Bonanza Club
207 North Center Street
1944 to 1952
Bonanza Club
Photo from the Mark Englebretson Collection

Mark Englebretson
Grade 3

Louie Eliopoulos
Grade 3

The Bonanza Club was at 207 North Center Street and was licensed from April 1944 to 1951 for craps, 21, roulette, and slots.

The Bonanza Club, formerly the Barn, was opened in 1944 by Wilbur Clark, who later gained fame as the proprietor of the Desert Inn in Las Vegas. It was considered by many to be the most beautiful club in Nevada. Decorated by Tom Douglas, designer of Ciro's and La Rue's, both famous Hollywood nightclubs, the bar had a Gay-Nineties motif. The ceiling was supported by eight-foot-tall plaster-of-Paris damsels, buxom and completely nude. They were a startling feature of the club. (One of them is on display in the Nevada State Museum in Carson City.) The Bonanza was also famous for its spectacular paintings.

In February 1945 the Bonanza was licensed by John Wilds for three 21 games, two roulette games, and one craps game. The property was owned by Larry Tripp, Thomas Hull, and Eunice Lewis. Before the year was out, Tom Hull sold his interest to Larry Tripp, Lou Wertheimer, Al Gersten, H. E. Calloway, and Myron Beck. Al Gersten was named manager of the club.

In its early days, the Bonanza was famous for its food, but in March 1945 the dining room was changed into a cocktail lounge, and dinners and lunches were discontinued for the duration of the war. In October 1945 the Bonanza reopened its dining room and hired Jackson (Jack McCarg) to entertain at the piano bar. Considered by Bill Harrah to be one of the top customer draws of the early 1940s, Jackson appeared both in the dining room and in the lounge.

In May 1946 the Bonanza closed temporarily for alterations but reopened on May 25th with "Sundown" Wells as manager and featuring great entertainment, a casino, and a large dinner menu.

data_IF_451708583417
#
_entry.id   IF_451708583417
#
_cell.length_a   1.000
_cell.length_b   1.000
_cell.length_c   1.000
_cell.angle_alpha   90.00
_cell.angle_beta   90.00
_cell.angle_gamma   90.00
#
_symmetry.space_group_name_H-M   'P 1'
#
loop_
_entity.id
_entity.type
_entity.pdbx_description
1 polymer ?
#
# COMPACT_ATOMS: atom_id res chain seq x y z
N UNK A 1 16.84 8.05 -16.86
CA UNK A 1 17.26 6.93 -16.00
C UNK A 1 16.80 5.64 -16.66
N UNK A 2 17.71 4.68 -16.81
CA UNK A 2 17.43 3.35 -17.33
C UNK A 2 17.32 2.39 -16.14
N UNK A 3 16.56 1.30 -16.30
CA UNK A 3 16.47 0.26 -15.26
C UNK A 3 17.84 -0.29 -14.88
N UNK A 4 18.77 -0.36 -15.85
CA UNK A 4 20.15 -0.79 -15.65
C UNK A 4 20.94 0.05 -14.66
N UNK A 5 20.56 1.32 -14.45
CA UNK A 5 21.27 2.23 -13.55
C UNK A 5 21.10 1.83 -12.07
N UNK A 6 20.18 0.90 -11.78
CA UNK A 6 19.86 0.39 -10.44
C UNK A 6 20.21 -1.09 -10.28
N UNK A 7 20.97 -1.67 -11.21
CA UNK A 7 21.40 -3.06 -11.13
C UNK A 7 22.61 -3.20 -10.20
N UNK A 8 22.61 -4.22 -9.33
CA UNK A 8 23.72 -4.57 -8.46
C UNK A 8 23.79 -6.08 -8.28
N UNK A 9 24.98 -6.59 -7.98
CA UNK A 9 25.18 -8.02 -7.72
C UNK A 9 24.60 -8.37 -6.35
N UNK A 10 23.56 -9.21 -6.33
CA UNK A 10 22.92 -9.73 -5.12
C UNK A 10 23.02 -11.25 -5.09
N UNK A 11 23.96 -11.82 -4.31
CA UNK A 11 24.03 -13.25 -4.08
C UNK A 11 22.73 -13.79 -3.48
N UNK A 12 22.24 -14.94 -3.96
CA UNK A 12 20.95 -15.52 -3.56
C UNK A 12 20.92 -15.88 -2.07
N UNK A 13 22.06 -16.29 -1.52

In August 1947 Wertheimer, Tripp, H. E. Calloway, Gersten, and Beck sold the Bonanza. Mervyn Rosenthal, former manager of the club, later sued the partners for a percentage of the sale. He claimed that he had been told that if the club sold for over $75,000 he would recieve 25 percent of the excess.

The new owners of the Bonanza were Andre Simetys and Ad Tolen. They went out of business in the summer of 1950, and the state filed suit against them for $479 in unemployment compensation. Later they, along with the previous owners, were sued by various wholesale establishments in Reno for many unpaid bills. As late as 1952 the case was not yet settled, and Tripp, Gersten, Calloway, and Beck sued Andre Simetys for $5,503. Simetys, who was food and beverage manager, was supposed to be solely responsible for all food and beverage bills, and they had never been paid.

In March 1951 a gaming license was granted to the S&K Corporation, doing business as the Bonanza Club. The two partners were William Sullivan and Dan Killbride of Bozeman, Montana. In April 1951 the Bonanza was licensed for forty slots, one 21 game, one craps game, and one roulette game. Also added to the license were two more partners, Jack Sparkman and N. B. Ellis. Cap Ellis was named casino manager.

In August 1951 the Bonanza was renamed the Frisco Club, and "Black Line" Joe Snyder was named manager.

The S&K Corporation continued to operate the Bonanza/Frisco Club until 1952. The business was sold to Harrah's Club in 1952 and was opened as Harrah's Bingo in 1953.

The former location of the Bonanza Club is now part of Harrah's Club, on the west side of Center Street betweetn Second Street and Douglas Alley.

According to Dwayne Kling

Bonanza Club
From the Mark Englebretson Collection